This year more leopard cubs have been born in the AlUla breeding centre. Reintroducing the most magnificent and elusive of Arabian predators to the wild will take time. But it will happen.
Yet away from the slide presentations and the benchmarks, these are measures that will profoundly change lives of Saudis – for urban dwellers, as well as coastal and rural communities, as cities embark on their own journeys. As part of its own green plan, Riyadh, the capital, will, for example, divert 94% of its waste away from landfill by 2035. New job opportunities are opening up as tourists and scientists come to the country in ever greater numbers and experience the national parks, and their extraordinary natural and human heritage, for themselves.
There is no question that graziers, pastoralists and hunters will need to adjust to a new reality where the natural environment and the creatures that inhabit it become a natural resource that is very strictly protected.
Only it isn’t exactly a ‘new reality’.
For 2000 years, and probably longer, the Arab lands were managed between different tribes by a system known as himā. The himā protected land on behalf of the community; but it also protected the earth, as areas were set aside to prevent overgrazing and ensure they were regenerated.
For Arab peoples living in a land of scarce resources, it was a tradition that preserved both livelihoods and fragile ecosystems.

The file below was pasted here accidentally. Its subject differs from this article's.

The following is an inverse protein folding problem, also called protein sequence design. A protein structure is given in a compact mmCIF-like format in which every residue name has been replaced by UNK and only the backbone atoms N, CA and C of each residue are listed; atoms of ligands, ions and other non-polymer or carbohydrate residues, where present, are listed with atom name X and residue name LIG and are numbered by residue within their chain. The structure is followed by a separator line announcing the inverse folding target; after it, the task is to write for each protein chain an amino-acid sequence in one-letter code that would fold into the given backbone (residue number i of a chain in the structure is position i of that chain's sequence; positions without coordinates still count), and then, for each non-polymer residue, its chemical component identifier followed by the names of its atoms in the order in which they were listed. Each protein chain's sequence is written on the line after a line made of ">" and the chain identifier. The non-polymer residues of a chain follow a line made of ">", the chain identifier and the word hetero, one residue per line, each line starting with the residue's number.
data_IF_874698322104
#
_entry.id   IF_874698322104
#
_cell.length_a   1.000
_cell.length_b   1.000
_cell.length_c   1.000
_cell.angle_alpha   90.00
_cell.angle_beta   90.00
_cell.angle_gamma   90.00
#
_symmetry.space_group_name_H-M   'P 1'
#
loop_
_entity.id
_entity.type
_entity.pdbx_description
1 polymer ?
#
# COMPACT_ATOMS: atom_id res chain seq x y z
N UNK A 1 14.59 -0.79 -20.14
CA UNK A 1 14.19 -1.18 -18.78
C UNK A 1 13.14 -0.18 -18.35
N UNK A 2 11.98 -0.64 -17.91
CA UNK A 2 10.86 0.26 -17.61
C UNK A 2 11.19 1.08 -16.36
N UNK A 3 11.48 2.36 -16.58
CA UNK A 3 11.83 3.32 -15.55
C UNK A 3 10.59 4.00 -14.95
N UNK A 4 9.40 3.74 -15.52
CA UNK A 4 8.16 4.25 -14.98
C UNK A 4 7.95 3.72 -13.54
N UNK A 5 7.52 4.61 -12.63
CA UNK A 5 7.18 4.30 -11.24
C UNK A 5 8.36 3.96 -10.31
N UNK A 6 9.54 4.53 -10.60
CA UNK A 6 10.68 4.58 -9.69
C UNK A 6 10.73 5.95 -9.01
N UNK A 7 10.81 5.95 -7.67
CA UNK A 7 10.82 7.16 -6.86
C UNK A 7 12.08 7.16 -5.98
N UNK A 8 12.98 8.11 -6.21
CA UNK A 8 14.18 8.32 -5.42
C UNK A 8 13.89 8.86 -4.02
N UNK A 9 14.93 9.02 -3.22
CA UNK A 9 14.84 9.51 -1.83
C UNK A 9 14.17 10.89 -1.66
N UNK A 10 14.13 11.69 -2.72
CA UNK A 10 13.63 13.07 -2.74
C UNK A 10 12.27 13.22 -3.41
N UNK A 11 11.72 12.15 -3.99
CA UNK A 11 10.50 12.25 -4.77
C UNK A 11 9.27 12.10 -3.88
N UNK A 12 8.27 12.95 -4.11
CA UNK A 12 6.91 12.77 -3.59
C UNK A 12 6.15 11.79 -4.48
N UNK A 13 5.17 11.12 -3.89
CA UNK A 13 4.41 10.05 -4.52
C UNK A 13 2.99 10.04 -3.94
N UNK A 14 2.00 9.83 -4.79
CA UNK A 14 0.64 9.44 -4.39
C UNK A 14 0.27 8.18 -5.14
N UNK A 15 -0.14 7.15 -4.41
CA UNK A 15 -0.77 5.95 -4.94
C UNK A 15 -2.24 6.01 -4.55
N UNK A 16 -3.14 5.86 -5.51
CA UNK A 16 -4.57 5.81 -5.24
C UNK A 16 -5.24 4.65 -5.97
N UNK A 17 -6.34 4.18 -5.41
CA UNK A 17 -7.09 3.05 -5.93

Indeed, it sounds very like some of today’s most fashionable agricultural and rewilding theories. But in the last century, nation states were born, motor vehicles arrived and the demand for food, especially meat, increased with growing populations. The himā system was no longer seen as fit for purpose.
The scholar Lutfallah Gari takes up the story in the Muslim Heritage website:
The period between the banning of the himā system and the start of constructing national parks and protected areas was a period characterised by severe destruction of the plant cover through overgrazing and felling of trees as well as over-hunting of wild animals. That period extended the tasks of the governmental agencies, not only to conserve the continuity of the plant cover which was depleted, but also to restore part of it.
That article was written in 2008. Much work has been done in the intervening period. But the Saudi Green initiative is an exponential change. Yet in other ways, it is founded in a long tradition: of harmony between people and nature.